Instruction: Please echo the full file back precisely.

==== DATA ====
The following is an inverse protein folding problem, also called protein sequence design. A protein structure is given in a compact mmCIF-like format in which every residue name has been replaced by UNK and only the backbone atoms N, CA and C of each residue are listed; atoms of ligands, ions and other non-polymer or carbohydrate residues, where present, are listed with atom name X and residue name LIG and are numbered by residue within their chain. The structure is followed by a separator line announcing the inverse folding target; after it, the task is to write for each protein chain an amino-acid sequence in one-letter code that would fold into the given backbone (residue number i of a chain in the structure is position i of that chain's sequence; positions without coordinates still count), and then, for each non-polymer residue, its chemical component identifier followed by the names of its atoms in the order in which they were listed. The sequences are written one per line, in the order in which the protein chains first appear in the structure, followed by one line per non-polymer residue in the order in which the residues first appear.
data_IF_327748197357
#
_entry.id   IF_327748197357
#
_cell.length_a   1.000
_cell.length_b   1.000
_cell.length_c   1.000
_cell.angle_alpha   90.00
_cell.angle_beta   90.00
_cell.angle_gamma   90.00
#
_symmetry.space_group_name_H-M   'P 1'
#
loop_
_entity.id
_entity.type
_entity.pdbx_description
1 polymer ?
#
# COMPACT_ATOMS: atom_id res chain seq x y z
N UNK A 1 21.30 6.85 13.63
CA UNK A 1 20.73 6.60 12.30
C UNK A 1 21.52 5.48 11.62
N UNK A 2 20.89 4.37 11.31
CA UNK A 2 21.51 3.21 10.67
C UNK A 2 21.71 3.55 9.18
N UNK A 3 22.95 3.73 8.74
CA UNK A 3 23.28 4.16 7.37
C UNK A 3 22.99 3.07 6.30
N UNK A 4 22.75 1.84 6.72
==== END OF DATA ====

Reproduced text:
The following is an inverse protein folding problem, also called protein sequence design. A protein structure is given in a compact mmCIF-like format in which every residue name has been replaced by UNK and only the backbone atoms N, CA and C of each residue are listed; atoms of ligands, ions and other non-polymer or carbohydrate residues, where present, are listed with atom name X and residue name LIG and are numbered by residue within their chain. The structure is followed by a separator line announcing the inverse folding target; after it, the task is to write for each protein chain an amino-acid sequence in one-letter code that would fold into the given backbone (residue number i of a chain in the structure is position i of that chain's sequence; positions without coordinates still count), and then, for each non-polymer residue, its chemical component identifier followed by the names of its atoms in the order in which they were listed. The sequences are written one per line, in the order in which the protein chains first appear in the structure, followed by one line per non-polymer residue in the order in which the residues first appear.
data_IF_327748197357
#
_entry.id   IF_327748197357
#
_cell.length_a   1.000
_cell.length_b   1.000
_cell.length_c   1.000
_cell.angle_alpha   90.00
_cell.angle_beta   90.00
_cell.angle_gamma   90.00
#
_symmetry.space_group_name_H-M   'P 1'
#
loop_
_entity.id
_entity.type
_entity.pdbx_description
1 polymer ?
#
# COMPACT_ATOMS: atom_id res chain seq x y z
N UNK A 1 21.30 6.85 13.63
CA UNK A 1 20.73 6.60 12.30
C UNK A 1 21.52 5.48 11.62
N UNK A 2 20.89 4.37 11.31
CA UNK A 2 21.51 3.21 10.67
C UNK A 2 21.71 3.55 9.18
N UNK A 3 22.95 3.73 8.74
CA UNK A 3 23.28 4.16 7.37
C UNK A 3 22.99 3.07 6.30
N UNK A 4 22.75 1.84 6.72